Do not plant recklessly – Mamhare

25 Nov, 2016 - 00:11 0 Views
Do not plant recklessly – Mamhare Mr Godfrey Mamhare

The ManicaPost

Samuel Kadungure
FARMERS in Manicaland who have scaled up planting operations following the inception of the rains must wake up to the reality of climate change and plant according to advice from agronomists and weather experts to avoid losses.

The Provincial Agritex Officer for Manicaland, Mr Godfrey Mamhare, said though drier parts of the province received encouraging rains sufficient to recharge soil moisture, farmers need not to be carried away.

Mr Mamhare said one of the factors militating against sustainable agriculture in the province was a tendency by farmers to grow seed varieties that cannot survive the low rainfall caused by climatic shifts.

He said farmers in drier and drought prone parts of the province should stick to drought-resistant crops instead of the staple maize.

Major causes of hunger in the dry regions of Manicaland are poverty and poor harvests resulting from poor planning in which peasants continue planting maize in areas that are not suitable for the crop.

The communal areas experience adverse drought related to climate change that often leads to erratic rains.

The soils are over-exploited and infertile.

Decreased rainfall and rising temperatures often throw many farmers in these areas into confusion as seasons have become unpredictable making it difficult for them to plan properly.

Erratic rains have caused crops to wilt before maturity.

“They should not experiment, but heed this advice. Farmers should follow daily weather forecasts so that they are familiar with rainfall patterns. Those in drier areas should grow small grains which have better chances of surviving shock induced by climatic variations.

“Dry land farmers should also stagger their planting. We are also encouraging farmers in dry regions to adopt a paradigm shift and embrace conservation farming – which if done properly is more likely to yield better harvests than conventional farming,” said Mr Mamhare.

Conservation agriculture is a practice which aims to conserve soil and water by using surface cover or mulch to minimise runoff and erosion and improve the conditions for plant growth.

“These farmers must apply this technology on small grain crop like sorghum, millet, rapoko, ground and round nuts. To those who want to grow maize, they should grow a small hectarage of very early maturing varieties,” said Mr Mamhare.

In conservation agriculture, farmers just prepare planting basins or holes in roles instead of the conventional method in which the entire piece of land is tilled.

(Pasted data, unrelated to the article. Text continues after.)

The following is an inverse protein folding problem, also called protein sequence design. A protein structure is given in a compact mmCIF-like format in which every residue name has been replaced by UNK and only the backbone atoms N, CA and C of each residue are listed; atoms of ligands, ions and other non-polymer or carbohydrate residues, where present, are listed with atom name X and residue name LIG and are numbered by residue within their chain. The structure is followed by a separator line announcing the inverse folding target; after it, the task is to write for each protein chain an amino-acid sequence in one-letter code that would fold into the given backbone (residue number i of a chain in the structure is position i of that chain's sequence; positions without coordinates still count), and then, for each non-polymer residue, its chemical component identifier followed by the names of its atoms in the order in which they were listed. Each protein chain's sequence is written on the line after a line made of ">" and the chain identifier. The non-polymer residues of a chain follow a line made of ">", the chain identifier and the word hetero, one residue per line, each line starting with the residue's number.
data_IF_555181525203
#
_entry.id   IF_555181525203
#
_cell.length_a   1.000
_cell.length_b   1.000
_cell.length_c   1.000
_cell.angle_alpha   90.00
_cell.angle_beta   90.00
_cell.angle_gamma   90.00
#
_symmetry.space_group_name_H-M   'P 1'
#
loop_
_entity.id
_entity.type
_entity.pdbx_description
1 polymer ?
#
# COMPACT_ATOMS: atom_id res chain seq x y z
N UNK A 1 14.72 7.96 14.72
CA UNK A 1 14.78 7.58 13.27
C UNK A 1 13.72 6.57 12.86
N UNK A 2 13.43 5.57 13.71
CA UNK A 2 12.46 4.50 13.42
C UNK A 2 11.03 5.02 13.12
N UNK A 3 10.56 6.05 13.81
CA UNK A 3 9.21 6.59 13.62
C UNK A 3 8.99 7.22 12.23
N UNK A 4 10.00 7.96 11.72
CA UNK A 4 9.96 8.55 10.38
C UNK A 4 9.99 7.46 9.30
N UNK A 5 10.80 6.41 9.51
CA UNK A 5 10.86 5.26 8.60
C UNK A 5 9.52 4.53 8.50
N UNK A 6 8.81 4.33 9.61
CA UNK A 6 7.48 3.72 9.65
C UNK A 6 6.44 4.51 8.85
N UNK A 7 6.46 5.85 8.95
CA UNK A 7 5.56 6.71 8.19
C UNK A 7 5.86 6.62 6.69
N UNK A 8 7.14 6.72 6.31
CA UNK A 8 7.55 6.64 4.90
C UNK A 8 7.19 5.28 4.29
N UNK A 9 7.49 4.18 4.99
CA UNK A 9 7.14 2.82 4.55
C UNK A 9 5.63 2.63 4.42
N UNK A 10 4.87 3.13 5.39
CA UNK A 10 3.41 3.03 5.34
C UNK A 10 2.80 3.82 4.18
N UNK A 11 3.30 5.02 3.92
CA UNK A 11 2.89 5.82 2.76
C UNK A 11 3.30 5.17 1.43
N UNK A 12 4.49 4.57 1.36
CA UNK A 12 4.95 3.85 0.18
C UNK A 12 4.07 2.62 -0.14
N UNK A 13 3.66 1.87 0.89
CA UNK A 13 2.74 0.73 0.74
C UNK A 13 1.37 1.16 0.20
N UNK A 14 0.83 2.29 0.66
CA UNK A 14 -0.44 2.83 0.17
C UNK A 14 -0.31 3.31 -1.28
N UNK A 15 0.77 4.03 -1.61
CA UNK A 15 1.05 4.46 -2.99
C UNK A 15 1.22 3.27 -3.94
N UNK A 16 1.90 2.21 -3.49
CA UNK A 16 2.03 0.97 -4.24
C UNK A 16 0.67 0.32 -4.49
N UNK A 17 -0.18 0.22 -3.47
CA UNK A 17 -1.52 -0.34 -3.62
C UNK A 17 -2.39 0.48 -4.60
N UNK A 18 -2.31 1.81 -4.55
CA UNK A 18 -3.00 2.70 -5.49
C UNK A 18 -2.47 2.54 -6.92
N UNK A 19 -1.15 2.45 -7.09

Crops are planted, while fertiliser or manure and water are applied directly into the hole or basin which is protected by mulch.

Interventions such as mechanical soil tillage are reduced to an absolute minimum, and the use of external inputs such as agrochemicals and nutrients of mineral or organic origin are applied at an optimum level and in a way and quantity that does not interfere with, or disrupt, the biological processes.

In a soil that is not tilled for many years, the crop residues remain on the soil surface and produce a layer of mulch. This layer protects the soil from the physical impact of rain and wind but it also stabilizes the soil moisture and temperature in the surface layers. Thus this zone becomes a habitat for a number of organisms, from larger insects down to soil borne fungi and bacteria. Keeping the soil covered and planting through the mulch will protect the soil and improve the growing environment for the crop.

Mr Mamhare said the new concept was being practiced in Buhera, Chimanimani, Mutasa and communal parts of Mutare District.

Though the method is labour intensive, it has better returns.

“Our advice is for farmers in dry areas to use this technology. Its advantages include moisture conservation and use of mulch. Plant holes can be planted gradually and way ahead of the planting season so that farmers are capable of utilising the first rains. The method has precision in terms of plant population and use of water in planting basins,” said Mr Mamhare.

Last season, Manicaland put 240 000 hectares under maize, but the staple crop did not perform well as a result of El Nino – a periodic climatic phenomenon characterised by inadequate rain in some parts of the world and floods in others, resulting in the province failing to feed itself.

Climate change over the past decade has also caused a drastic drop in rainfall and prolonged dry spells in the country and has become the one of the major challenges facing the agriculture sector which farmers are required to deal with because its impact are a reality.

The El-Nino induced drought has led to a serious surge in food insecurity and hunger in the country.


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